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About the Author

Cliff Holste is Supply Chain Digest's Material Handling Editor. With more than 30 years experience in designing and implementing material handling and order picking systems in distribution, Holste has worked with dozens of large and smaller companies to improve distribution performance.

Logistics News

By Cliff Holste

May 29, 2013

The New Age Of Security Awareness

Protecting the Supply Chain against 4 Common Threats

In recent years security concerns have become a serious issue for logistics companies. According to the U.S. Department of Commerce, employee theft now costs companies more that $40 billion a year! That is a huge number and it’s growing. Companies with a global reach must also pay close attention to the security of their supply chain as the frequency of cyber attacks abroad and domestically is increasing to the point where it is no longer news worthy.

The logistics security issue is broad in scope affecting both small and large companies as well as consumers who ultimately bear the cost. According to industry experts, a properly deployed security plan must address and protect the company against four common threats: theft, terrorism, piracy and physical disaster.

A comprehensive plan would include the following:

Holste Says:

The logistics security issue is broad in scope affecting both small and large companies as well as consumers who ultimately bear the cost.
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  • Credentialing all personnel involved in the supply chain
  • Trading partner security extending to both suppliers and customers
  • Employee security awareness
  • Screening cargo contents
  • Security of inventory while in-transit through use of tamper-proof containers, seals and locks
  • Tracking of inventory while in-transit through use of technology enablers such as a global positioning system (GPS) and RFID
  • Security of items while stored in a facility
  • Information security
  • Disaster planning and emergency response
  • Adherence to national and international standards

Supply chain security starts with an organization’s developing a security awareness culture. Colonel Alan B. Will, Chief of Staff, 2nd Marine Logistics Group (who can be consulted at ) recommends that employees at all levels should be educated on potential threats to the supply chain and provided the means to counter these threats. Conversely, organizations should solicit input from employees on vulnerabilities they see. Periodic security inspections should be conducted to ensure all within an organization are in compliance with security measures.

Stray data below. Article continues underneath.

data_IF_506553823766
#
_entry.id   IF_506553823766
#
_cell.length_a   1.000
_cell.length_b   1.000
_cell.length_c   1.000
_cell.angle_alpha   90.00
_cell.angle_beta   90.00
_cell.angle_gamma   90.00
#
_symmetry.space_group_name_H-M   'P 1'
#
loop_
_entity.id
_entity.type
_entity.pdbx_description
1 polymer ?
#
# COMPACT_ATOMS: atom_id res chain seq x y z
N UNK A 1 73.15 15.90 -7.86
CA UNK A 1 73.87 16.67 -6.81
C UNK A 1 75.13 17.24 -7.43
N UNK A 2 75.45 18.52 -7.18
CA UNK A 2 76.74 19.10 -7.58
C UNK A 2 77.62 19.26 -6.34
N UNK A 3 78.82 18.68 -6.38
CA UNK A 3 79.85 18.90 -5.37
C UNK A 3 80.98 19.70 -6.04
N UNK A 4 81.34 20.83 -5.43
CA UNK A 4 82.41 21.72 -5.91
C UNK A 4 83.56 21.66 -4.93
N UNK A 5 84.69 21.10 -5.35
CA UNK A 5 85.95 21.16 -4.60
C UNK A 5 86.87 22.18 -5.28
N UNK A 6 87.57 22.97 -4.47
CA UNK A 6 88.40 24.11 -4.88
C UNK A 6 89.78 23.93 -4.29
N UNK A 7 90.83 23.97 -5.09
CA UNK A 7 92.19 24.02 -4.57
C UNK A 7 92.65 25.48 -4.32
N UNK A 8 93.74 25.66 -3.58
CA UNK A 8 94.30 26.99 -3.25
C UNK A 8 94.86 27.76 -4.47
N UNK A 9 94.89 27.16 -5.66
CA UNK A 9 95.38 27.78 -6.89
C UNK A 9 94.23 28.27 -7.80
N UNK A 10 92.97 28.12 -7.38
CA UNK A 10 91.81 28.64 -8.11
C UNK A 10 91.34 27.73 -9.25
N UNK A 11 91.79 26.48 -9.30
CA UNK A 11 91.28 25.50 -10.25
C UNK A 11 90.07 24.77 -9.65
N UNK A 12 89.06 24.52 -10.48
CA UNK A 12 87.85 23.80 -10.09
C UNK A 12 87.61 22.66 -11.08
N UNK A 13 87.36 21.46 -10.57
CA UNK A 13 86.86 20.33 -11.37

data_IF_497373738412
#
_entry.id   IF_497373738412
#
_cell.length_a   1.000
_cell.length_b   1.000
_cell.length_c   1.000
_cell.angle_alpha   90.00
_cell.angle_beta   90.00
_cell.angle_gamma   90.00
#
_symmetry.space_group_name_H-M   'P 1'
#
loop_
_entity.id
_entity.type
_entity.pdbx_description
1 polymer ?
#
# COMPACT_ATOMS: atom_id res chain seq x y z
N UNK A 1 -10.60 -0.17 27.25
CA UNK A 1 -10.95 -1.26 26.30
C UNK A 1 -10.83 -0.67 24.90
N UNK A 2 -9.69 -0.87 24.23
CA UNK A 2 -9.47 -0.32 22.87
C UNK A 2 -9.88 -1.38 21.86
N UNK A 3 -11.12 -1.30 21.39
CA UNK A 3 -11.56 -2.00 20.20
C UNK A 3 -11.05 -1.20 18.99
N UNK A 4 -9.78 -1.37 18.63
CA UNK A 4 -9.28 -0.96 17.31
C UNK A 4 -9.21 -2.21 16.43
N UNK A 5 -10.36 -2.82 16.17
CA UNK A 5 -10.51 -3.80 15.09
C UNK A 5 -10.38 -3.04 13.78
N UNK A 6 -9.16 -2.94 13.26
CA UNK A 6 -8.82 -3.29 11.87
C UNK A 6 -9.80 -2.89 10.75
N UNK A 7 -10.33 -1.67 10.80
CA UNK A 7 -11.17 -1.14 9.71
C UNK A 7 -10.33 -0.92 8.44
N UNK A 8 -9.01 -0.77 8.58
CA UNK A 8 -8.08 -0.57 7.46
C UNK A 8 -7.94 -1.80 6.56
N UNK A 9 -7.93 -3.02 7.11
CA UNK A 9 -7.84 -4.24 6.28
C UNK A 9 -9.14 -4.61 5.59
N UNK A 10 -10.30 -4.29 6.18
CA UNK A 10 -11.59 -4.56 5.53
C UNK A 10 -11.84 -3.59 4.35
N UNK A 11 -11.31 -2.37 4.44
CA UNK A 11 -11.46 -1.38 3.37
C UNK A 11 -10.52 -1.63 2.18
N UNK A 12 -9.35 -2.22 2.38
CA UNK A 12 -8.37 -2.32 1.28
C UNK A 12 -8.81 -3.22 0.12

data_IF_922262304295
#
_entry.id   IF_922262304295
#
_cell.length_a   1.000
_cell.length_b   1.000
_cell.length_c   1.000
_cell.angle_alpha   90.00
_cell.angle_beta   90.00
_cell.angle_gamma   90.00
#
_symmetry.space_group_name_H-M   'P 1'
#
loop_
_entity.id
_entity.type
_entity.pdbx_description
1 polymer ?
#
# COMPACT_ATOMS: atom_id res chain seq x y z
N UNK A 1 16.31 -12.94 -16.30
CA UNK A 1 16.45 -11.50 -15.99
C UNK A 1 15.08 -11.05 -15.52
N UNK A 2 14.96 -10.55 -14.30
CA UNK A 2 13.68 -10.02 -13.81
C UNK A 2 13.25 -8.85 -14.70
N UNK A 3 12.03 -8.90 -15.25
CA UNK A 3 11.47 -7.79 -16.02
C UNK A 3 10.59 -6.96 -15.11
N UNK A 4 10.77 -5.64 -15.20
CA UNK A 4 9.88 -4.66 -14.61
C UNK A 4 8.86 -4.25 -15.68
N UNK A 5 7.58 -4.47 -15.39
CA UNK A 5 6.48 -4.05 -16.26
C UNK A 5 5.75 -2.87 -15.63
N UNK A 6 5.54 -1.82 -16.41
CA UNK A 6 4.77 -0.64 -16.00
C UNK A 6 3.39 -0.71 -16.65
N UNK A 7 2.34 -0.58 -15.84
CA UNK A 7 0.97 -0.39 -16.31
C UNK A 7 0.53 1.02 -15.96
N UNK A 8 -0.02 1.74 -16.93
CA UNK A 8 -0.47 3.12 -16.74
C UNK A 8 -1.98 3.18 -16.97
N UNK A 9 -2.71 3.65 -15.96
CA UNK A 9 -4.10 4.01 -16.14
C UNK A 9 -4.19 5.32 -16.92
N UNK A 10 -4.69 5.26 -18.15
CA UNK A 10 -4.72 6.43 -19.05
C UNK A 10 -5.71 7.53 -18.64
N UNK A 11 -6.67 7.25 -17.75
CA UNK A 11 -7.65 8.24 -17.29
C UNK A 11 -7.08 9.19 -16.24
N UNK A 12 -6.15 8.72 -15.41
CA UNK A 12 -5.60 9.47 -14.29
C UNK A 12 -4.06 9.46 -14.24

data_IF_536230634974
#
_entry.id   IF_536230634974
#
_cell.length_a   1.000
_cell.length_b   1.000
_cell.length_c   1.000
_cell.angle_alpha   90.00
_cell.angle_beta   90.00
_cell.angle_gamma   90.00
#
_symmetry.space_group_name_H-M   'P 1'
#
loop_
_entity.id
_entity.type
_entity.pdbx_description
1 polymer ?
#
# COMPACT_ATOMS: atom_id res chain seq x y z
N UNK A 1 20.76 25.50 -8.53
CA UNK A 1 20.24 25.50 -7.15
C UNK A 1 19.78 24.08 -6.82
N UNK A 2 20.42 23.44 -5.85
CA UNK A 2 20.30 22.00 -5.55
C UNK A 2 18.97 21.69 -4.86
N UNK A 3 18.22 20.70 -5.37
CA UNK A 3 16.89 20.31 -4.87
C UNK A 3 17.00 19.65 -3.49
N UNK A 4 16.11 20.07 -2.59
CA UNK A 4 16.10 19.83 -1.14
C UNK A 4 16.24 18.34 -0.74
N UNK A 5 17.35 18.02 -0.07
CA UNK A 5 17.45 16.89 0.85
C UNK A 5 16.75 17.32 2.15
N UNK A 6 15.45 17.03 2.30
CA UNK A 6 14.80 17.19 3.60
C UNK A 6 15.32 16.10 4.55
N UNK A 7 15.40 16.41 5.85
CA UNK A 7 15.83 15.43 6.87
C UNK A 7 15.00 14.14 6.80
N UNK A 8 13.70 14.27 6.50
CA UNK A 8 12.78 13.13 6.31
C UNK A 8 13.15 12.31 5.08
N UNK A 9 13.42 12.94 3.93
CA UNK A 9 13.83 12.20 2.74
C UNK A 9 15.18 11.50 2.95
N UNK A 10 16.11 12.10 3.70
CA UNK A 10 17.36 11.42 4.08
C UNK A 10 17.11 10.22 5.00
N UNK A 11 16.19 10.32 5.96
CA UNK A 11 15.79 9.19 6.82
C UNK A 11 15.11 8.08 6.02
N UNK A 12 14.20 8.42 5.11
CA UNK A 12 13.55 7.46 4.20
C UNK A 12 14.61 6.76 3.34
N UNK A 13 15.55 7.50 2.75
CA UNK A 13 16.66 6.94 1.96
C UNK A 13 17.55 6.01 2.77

The Colonel makes a very important point when he says, “A supply chain security plan should not adversely affect movement of materials through the supply chain”. He goes on to say that coordination of all agencies within the supply chain is a must and all links in the chain must be part of the security plan. Companies must share information such as cargo movement schedules and manifests, yet protect this information from access by the wrong people.


Adoption of Appropriate Information Technology

IT, including GPS, can be a real enabler by providing accurate real-time information on movement of materials and the integrity of shipments at various venues. It can also reduce the need for an army of surveillance personnel.

There are several sources logistics companies can search for supply chain security initiatives and standards including:

  • U.S. Customs Service and Department of Homeland Security Container Security Initiative (CSI)
  • The International Organization for Standardization (ISO) 28000: 2007 supply chain security standards
  • Private firm pilot initiatives monitoring container movement and integrity with RFID and GPS technology.

Final Thoughts

While there are no easy answers or quick-fixes to security issues, vulnerability awareness is at the very lease a starting point. A well-coordinated and effective effort protecting our supply chains is a cost that service providers must bear in an effort to protect their customers from escalating non-value-added cost.

Recent Feedback

With security a serious concern for logistics and supply chain service providers, the plan you detailed would work good for crime prevention. When goods are stored in warehouses, they are prone to both internal as well as external thefts. External thefts refer to robberies carried out by outsiders where as internal theft refers to employee theft. Apart from inventory theft, there is also an issue of damage to the inventory due to mshandling by the staff.

This can be avoided by availing e-surveillance for warehouses. More and more business managers are investing in surveillance to boost the level of security as well as optimize the overall operations. This will give businesses actionable insights. 


Sahib Singh
Product Expert
Oct, 13 2016